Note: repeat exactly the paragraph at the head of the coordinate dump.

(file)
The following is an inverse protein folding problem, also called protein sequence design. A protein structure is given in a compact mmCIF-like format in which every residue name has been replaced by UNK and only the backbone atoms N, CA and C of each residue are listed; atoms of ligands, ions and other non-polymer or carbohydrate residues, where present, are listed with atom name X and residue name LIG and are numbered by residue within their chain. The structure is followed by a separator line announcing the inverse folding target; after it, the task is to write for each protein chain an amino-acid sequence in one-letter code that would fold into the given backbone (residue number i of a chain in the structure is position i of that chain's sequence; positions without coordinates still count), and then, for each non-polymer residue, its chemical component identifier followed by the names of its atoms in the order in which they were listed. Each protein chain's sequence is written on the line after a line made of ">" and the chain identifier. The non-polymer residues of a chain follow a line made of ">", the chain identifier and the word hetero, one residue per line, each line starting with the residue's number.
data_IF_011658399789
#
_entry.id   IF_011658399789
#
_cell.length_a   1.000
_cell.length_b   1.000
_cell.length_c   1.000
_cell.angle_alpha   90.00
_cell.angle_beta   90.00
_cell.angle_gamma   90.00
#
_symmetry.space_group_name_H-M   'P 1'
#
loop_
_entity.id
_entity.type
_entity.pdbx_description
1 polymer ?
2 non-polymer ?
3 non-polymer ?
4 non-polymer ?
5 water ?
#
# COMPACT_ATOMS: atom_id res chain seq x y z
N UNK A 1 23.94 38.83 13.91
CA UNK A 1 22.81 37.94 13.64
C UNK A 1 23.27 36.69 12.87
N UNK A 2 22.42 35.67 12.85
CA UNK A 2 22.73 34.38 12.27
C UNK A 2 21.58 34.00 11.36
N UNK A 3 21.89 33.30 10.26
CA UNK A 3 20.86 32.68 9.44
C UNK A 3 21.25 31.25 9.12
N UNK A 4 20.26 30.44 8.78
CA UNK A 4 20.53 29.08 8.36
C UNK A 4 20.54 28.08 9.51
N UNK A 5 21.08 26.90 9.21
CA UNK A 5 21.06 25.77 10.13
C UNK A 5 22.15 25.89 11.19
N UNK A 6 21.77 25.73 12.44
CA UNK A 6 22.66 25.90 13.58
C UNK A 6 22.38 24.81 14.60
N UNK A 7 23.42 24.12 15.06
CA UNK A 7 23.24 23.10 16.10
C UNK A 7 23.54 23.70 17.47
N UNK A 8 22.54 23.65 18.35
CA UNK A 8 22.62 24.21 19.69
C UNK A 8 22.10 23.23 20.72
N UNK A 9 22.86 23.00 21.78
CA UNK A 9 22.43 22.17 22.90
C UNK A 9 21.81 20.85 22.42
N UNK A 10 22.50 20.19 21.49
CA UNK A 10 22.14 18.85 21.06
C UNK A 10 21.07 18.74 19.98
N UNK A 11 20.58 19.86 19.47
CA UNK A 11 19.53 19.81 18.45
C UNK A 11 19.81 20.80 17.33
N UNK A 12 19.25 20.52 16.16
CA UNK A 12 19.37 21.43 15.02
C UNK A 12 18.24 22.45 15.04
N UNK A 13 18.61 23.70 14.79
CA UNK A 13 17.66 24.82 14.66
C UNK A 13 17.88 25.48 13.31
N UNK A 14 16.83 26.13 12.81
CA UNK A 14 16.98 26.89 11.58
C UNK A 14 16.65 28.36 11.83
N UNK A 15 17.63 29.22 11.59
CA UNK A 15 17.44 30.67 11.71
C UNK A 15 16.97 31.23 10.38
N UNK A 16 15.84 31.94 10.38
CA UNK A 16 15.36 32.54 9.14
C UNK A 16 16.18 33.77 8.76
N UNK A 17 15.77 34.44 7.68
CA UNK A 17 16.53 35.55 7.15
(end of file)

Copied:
The following is an inverse protein folding problem, also called protein sequence design. A protein structure is given in a compact mmCIF-like format in which every residue name has been replaced by UNK and only the backbone atoms N, CA and C of each residue are listed; atoms of ligands, ions and other non-polymer or carbohydrate residues, where present, are listed with atom name X and residue name LIG and are numbered by residue within their chain. The structure is followed by a separator line announcing the inverse folding target; after it, the task is to write for each protein chain an amino-acid sequence in one-letter code that would fold into the given backbone (residue number i of a chain in the structure is position i of that chain's sequence; positions without coordinates still count), and then, for each non-polymer residue, its chemical component identifier followed by the names of its atoms in the order in which they were listed. Each protein chain's sequence is written on the line after a line made of ">" and the chain identifier. The non-polymer residues of a chain follow a line made of ">", the chain identifier and the word hetero, one residue per line, each line starting with the residue's number.